But occasionally something happens to perturb the almost-circular orbit of a comet. If it loses some of its orbital energy, it starts falling in towards the sun. Depending on how the perturbation happened, a couple of different things can occur.

Firstly, the comet can end up on a very stretched out elliptical orbit. This is the sort of thing the famous periodic comets end up doing. Comet Halley is the classic example. Its orbit is so long and stretched out that it gets inside the orbit of Venus at closest approach to the sun, before heading back out as far as Pluto again, to return to the sun again 75 and a bit years later. The orbit of Halley is roughly four times as long as it is wide.

The other possibility is that a comet can plunge in towards the sun and race past it, curving around it slightly because of the sun's gravity, but so fast that the sun can't pull it all the way back around into an elliptical orbit. If this happens, the comet will just fly out the far side of the solar system and keep going, eventually escaping from the sun altogether. This form of orbit isn't really an orbit at all, because the comet won't ever return. It's a hyperbolic trajectory.

It's called this because it follows a hyperbola, a different sort of mathematical curve related to an ellipse, but different. The simplest way to see the relation is to consider conic sections. This is just a fancy term for what you get if you cut a cone. Imagine taking an ice cream cone, resting it on a table pointy end up, and cutting it with a knife. If you cut it horizontally, then the shape made by your cut is a circle - that's straightforward enough. If you angle the knife slightly, you end up making a cut shaped like a somewhat stretched circle. This is actually an ellipse!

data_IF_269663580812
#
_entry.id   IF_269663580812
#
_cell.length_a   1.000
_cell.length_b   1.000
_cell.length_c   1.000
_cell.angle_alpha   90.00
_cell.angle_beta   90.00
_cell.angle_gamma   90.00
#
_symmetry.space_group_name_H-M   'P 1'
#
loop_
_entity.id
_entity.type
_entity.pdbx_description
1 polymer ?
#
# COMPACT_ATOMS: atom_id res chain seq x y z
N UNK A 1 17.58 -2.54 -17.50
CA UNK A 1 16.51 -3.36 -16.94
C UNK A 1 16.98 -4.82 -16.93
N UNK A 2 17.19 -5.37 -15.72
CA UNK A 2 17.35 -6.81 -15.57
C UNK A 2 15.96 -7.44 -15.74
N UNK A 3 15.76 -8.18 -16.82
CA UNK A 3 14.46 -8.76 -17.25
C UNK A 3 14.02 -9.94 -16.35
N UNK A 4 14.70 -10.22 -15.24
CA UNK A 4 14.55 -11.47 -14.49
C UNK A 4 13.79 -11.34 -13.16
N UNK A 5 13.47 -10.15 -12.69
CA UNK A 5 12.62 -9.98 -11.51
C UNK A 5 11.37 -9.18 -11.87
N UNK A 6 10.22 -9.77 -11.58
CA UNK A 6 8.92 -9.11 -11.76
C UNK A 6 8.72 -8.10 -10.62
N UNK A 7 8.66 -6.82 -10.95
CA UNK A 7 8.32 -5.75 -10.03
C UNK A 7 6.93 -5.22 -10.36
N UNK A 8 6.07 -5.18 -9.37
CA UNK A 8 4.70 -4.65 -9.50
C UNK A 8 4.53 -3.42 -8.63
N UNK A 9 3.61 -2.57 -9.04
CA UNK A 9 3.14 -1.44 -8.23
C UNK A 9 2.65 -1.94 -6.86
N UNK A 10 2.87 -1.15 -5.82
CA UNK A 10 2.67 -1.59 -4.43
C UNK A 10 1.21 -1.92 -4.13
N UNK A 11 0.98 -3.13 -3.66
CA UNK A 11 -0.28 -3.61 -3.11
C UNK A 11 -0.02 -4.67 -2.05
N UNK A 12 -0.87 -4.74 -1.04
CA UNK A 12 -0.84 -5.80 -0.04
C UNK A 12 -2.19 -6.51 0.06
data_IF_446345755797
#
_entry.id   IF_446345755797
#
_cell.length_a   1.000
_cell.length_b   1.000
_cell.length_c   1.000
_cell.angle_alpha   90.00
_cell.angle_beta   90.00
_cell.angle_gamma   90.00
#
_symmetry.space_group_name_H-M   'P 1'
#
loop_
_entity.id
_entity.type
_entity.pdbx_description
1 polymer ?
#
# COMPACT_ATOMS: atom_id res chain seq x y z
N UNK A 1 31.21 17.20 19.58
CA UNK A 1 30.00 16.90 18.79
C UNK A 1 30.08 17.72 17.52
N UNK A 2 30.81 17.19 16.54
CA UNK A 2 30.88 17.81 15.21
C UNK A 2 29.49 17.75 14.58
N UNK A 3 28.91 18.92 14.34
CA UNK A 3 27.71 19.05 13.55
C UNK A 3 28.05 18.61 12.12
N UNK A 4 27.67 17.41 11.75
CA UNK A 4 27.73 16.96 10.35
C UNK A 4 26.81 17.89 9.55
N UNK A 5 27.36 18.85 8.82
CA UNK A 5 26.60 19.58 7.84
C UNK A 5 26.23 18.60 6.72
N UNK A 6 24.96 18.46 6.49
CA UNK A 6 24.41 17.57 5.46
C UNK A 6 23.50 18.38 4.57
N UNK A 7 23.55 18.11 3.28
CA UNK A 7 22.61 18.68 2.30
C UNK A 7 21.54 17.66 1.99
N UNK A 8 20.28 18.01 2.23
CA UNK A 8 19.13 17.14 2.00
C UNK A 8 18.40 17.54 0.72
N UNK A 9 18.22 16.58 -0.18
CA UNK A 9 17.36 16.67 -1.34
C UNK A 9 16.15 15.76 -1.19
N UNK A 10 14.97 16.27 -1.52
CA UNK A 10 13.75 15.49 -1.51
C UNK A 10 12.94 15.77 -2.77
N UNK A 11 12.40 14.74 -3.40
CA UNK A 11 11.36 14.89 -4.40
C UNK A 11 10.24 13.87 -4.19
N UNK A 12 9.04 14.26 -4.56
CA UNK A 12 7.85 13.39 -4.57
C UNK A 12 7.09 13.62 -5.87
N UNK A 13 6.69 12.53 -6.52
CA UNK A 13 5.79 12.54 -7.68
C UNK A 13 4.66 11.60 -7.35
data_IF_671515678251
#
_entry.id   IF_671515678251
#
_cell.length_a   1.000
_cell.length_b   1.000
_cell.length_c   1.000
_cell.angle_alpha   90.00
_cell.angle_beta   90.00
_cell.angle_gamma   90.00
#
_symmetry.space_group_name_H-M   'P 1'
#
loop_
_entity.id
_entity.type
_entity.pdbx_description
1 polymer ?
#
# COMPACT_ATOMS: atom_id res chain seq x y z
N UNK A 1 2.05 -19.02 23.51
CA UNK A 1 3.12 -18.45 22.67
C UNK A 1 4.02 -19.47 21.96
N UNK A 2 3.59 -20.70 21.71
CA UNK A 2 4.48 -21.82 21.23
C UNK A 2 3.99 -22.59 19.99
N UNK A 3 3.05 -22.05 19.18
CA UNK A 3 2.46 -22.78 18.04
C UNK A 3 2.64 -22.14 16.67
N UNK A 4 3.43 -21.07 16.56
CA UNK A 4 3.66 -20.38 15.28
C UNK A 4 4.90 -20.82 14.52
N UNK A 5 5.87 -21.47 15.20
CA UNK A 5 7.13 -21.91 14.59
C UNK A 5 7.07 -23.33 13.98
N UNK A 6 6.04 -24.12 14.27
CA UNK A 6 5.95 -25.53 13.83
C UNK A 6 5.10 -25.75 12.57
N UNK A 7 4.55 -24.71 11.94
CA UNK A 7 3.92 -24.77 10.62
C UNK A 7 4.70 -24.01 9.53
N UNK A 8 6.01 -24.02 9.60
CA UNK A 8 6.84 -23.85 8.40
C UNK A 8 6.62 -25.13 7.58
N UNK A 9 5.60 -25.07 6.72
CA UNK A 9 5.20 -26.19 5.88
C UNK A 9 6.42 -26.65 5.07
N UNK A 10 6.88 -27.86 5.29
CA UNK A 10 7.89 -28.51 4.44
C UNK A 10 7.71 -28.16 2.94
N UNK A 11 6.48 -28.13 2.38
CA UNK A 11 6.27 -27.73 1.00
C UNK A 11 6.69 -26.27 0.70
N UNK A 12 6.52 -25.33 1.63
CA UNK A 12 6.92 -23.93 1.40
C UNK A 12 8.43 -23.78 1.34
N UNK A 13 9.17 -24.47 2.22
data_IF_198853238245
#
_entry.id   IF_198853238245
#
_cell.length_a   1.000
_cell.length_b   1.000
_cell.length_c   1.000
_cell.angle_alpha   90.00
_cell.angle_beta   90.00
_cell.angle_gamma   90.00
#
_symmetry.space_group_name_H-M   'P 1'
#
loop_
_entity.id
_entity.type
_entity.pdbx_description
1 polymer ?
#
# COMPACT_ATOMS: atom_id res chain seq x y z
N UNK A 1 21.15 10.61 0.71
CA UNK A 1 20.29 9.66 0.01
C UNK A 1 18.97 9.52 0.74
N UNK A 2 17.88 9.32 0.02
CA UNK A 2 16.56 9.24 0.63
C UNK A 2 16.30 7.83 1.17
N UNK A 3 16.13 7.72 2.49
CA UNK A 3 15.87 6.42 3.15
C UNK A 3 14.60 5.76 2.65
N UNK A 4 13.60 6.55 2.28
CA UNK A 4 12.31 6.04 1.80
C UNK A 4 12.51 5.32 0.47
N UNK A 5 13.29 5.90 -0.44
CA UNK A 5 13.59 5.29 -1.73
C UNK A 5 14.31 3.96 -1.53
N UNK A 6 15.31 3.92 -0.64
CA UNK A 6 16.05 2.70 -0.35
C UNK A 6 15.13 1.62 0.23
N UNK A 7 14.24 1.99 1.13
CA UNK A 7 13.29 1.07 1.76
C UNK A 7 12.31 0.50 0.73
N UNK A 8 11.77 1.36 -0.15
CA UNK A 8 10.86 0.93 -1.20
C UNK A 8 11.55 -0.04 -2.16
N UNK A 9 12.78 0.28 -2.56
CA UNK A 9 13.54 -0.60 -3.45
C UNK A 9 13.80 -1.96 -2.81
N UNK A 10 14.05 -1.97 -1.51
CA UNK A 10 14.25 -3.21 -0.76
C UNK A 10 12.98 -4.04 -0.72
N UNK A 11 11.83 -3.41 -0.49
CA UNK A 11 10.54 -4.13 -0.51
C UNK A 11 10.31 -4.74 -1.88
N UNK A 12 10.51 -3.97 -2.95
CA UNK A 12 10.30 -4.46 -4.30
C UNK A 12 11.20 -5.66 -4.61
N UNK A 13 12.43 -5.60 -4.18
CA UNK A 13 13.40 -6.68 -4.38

Now here's the thing, if you make a vertical cut, slightly to the side of the point, the shape your cut makes through the cone is a hyperbola. You can see that the hyperbola doesn't close back in on itself like the ellipse - if the cone went on forever, the hyperbola would continue forever too, with the two ends always getting further apart. So if an object is following a hyperbolic path through space, it comes in from a great distance, swings around an attracting body (like the sun), then flies back out again in a different direction that never joins back up to where it came from.

That's a hyperbolic trajectory. If you're navigating your way through space and want to get somewhere fast by slinging around some gravitational object in the way, you'd pretty much end up taking a hyperbolic trajectory.

Oh, and one more thing.